The Indiana Supreme Court had the last word when it comes to pierced tongues and drunk driving tests in the state, ruling that having a tongue stud does not invalidate the results of a breath test.
State law says no foreign substance can be placed in a person's mouth during the 20 minutes before a breath test is administered because it might skew the results of the test.
But Brenna Guy had her tongue pierced much earlier before an Indianapolis police officer pulled her over for driving on the wrong side of the street downtown, the justices noted in their 4-0 Wednesday ruling.
And objects such as the stainless steel stud in Guy's tongue are not "foreign" if they are ordinarily found in the mouth, Justice Theodore Boehm added in a concurring opinion.
The officer who stopped Guy in 2001 noticed she was wearing the tongue stud, but did not make her remove it before administering the test that found her blood alcohol content was 0.11 percent, exceeding Indiana's 0.08 percent limit.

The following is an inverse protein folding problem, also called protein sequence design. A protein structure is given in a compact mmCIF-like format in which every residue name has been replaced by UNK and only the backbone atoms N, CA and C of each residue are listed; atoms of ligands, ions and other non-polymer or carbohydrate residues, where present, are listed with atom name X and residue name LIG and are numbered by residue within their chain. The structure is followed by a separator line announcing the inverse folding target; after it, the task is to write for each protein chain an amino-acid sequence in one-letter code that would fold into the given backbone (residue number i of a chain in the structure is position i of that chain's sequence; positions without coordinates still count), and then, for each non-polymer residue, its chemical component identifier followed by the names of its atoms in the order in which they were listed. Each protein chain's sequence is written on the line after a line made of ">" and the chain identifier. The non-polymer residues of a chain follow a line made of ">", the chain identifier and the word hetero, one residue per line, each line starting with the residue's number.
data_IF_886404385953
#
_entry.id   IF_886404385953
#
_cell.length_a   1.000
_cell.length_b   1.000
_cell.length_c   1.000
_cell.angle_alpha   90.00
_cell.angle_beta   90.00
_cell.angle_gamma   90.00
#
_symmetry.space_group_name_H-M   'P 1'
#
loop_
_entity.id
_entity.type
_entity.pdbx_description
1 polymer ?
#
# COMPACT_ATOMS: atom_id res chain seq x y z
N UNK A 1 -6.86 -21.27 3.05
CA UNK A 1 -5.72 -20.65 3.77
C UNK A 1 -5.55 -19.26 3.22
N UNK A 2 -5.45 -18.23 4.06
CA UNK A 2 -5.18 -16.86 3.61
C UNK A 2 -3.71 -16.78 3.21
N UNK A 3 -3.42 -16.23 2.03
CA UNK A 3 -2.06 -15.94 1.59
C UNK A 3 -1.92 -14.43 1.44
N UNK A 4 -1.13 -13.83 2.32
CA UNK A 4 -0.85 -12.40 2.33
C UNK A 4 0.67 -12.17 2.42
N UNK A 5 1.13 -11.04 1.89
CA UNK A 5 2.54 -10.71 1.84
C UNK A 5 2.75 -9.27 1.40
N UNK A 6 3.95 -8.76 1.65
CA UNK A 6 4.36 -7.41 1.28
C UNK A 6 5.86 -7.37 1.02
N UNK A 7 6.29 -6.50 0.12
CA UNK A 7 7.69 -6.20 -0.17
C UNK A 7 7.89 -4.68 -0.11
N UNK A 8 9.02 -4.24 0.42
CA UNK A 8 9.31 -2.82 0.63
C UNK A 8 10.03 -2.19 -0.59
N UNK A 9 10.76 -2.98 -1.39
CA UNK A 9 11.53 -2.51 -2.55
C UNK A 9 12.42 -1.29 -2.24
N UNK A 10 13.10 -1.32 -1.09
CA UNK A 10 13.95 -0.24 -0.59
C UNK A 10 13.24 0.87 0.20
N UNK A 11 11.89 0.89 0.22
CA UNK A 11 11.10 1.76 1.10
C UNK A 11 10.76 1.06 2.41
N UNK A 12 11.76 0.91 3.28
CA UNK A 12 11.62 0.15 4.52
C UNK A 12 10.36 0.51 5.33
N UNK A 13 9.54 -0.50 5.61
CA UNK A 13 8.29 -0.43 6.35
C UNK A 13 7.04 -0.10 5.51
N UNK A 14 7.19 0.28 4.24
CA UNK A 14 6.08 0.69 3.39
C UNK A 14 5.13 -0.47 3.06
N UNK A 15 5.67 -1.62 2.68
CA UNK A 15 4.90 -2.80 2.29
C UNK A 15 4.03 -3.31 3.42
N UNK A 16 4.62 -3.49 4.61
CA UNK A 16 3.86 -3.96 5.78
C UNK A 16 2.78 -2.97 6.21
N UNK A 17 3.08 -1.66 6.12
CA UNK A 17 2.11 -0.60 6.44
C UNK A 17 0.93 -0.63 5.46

Guy's attorney sought to suppress the test results because of the state law regulating "foreign substances" in the mouth, but a Marion County judge rejected the argument and case was put on hold while the attorney appealed.
Robert Hammerle, Guy's attorney, said the ruling would place an undue burden on defendants who could not afford to hire expert witnesses. He said the court's had previously ruled that any foreign substance, which was not defined in law, could interfere with results of blood alcohol tests.
"We've gone from where you can't have anything in your mouth at the time of the test to where you can have anything in your mouth, as long as it's been in there for at least 20 minutes," he said.